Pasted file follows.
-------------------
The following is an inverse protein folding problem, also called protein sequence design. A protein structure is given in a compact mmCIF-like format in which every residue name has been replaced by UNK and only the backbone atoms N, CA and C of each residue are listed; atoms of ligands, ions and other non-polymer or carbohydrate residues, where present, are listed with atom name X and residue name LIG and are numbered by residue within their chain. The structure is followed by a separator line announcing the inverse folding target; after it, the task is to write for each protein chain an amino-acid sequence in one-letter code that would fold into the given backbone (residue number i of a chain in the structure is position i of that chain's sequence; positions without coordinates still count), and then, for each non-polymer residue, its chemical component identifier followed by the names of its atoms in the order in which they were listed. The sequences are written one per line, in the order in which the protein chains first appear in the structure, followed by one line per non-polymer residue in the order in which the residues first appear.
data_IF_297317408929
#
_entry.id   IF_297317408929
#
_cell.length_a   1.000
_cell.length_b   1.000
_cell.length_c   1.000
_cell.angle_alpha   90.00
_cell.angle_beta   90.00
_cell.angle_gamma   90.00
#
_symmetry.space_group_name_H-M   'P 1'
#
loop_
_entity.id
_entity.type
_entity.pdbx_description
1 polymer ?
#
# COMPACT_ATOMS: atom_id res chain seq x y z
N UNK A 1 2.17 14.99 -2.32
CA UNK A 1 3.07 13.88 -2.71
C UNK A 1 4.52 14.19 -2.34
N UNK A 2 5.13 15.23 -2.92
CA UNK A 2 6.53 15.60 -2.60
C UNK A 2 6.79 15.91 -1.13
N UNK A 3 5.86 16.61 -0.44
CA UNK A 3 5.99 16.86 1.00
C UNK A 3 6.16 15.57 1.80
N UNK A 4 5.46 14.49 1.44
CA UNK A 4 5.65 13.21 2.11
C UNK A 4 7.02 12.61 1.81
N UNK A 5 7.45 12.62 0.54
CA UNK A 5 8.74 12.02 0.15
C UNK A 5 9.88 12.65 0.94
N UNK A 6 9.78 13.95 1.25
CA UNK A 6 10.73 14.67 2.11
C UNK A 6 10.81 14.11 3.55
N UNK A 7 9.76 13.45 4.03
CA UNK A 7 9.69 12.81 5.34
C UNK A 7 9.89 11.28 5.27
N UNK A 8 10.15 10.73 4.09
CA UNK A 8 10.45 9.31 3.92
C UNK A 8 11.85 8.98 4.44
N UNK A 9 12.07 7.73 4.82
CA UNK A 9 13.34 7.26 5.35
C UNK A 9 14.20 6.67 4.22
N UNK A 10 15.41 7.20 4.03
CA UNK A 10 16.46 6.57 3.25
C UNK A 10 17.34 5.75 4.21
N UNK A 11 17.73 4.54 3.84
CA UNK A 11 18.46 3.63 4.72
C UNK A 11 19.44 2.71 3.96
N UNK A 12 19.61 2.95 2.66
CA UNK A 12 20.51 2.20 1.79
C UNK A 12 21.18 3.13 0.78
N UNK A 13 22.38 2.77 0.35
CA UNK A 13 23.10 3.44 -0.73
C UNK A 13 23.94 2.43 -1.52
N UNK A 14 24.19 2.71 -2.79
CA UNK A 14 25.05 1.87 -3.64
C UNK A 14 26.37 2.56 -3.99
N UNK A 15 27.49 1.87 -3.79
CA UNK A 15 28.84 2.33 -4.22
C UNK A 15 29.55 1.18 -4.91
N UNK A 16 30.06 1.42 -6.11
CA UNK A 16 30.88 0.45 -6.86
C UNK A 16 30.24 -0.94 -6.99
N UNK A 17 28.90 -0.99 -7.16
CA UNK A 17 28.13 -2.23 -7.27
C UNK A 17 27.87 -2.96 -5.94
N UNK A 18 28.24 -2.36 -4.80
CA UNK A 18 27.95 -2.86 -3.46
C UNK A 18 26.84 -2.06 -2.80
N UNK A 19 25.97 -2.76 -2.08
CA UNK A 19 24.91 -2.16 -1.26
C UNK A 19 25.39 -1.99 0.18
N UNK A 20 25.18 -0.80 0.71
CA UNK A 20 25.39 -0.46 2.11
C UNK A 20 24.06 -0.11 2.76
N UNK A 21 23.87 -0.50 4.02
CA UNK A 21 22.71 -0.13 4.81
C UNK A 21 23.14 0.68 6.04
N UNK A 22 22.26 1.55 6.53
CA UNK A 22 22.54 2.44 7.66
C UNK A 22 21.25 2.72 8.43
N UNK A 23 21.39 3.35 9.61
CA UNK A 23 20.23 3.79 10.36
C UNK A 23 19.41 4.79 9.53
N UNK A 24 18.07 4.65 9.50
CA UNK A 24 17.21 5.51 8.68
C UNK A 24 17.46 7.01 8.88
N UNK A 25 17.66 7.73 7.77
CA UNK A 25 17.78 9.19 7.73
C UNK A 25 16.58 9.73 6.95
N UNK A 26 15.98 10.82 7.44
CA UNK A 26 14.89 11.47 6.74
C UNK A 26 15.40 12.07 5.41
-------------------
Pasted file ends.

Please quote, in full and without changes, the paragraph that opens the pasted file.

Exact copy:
The following is an inverse protein folding problem, also called protein sequence design. A protein structure is given in a compact mmCIF-like format in which every residue name has been replaced by UNK and only the backbone atoms N, CA and C of each residue are listed; atoms of ligands, ions and other non-polymer or carbohydrate residues, where present, are listed with atom name X and residue name LIG and are numbered by residue within their chain. The structure is followed by a separator line announcing the inverse folding target; after it, the task is to write for each protein chain an amino-acid sequence in one-letter code that would fold into the given backbone (residue number i of a chain in the structure is position i of that chain's sequence; positions without coordinates still count), and then, for each non-polymer residue, its chemical component identifier followed by the names of its atoms in the order in which they were listed. The sequences are written one per line, in the order in which the protein chains first appear in the structure, followed by one line per non-polymer residue in the order in which the residues first appear.